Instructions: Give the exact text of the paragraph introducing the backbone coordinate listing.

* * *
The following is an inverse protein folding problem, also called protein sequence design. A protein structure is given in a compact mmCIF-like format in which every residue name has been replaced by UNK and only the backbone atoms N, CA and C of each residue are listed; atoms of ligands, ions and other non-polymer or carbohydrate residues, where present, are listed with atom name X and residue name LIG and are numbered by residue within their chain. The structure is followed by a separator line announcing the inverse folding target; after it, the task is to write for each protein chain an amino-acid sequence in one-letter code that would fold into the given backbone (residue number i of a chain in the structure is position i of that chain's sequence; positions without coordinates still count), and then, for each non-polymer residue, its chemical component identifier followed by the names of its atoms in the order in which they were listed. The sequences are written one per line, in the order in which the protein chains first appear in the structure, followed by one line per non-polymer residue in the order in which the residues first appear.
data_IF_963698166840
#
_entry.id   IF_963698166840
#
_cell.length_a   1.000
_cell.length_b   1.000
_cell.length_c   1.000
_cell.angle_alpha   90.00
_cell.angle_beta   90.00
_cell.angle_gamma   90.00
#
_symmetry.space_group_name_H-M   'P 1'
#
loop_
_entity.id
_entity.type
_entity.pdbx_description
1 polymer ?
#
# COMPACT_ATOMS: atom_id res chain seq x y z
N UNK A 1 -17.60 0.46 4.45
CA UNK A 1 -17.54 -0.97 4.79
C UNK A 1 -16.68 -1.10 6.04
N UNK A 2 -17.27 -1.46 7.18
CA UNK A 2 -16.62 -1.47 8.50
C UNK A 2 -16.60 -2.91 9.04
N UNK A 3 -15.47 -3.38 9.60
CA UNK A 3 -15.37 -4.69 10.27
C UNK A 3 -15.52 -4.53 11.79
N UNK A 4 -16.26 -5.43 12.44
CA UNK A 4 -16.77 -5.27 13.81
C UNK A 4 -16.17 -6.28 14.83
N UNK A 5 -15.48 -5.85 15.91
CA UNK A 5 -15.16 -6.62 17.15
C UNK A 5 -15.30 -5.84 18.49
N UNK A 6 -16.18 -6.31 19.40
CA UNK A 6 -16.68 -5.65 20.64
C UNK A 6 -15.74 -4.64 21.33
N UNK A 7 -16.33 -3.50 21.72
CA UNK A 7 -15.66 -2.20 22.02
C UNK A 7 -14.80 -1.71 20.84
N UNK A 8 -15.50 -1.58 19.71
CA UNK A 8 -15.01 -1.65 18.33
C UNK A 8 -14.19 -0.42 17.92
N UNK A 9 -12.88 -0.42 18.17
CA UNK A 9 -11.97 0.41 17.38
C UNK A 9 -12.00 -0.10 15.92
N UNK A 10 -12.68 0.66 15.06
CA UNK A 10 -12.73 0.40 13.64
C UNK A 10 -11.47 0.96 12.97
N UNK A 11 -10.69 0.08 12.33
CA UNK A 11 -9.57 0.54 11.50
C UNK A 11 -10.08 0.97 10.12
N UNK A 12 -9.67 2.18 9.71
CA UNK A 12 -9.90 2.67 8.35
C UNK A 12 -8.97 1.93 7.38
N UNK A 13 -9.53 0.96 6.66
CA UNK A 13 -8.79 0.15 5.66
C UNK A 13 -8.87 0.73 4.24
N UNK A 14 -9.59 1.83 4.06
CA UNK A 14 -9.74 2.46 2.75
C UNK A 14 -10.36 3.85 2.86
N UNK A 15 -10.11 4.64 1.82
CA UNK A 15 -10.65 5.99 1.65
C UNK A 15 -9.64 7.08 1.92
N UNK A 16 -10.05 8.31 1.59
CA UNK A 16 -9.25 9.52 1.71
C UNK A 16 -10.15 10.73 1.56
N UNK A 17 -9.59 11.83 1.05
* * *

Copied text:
The following is an inverse protein folding problem, also called protein sequence design. A protein structure is given in a compact mmCIF-like format in which every residue name has been replaced by UNK and only the backbone atoms N, CA and C of each residue are listed; atoms of ligands, ions and other non-polymer or carbohydrate residues, where present, are listed with atom name X and residue name LIG and are numbered by residue within their chain. The structure is followed by a separator line announcing the inverse folding target; after it, the task is to write for each protein chain an amino-acid sequence in one-letter code that would fold into the given backbone (residue number i of a chain in the structure is position i of that chain's sequence; positions without coordinates still count), and then, for each non-polymer residue, its chemical component identifier followed by the names of its atoms in the order in which they were listed. The sequences are written one per line, in the order in which the protein chains first appear in the structure, followed by one line per non-polymer residue in the order in which the residues first appear.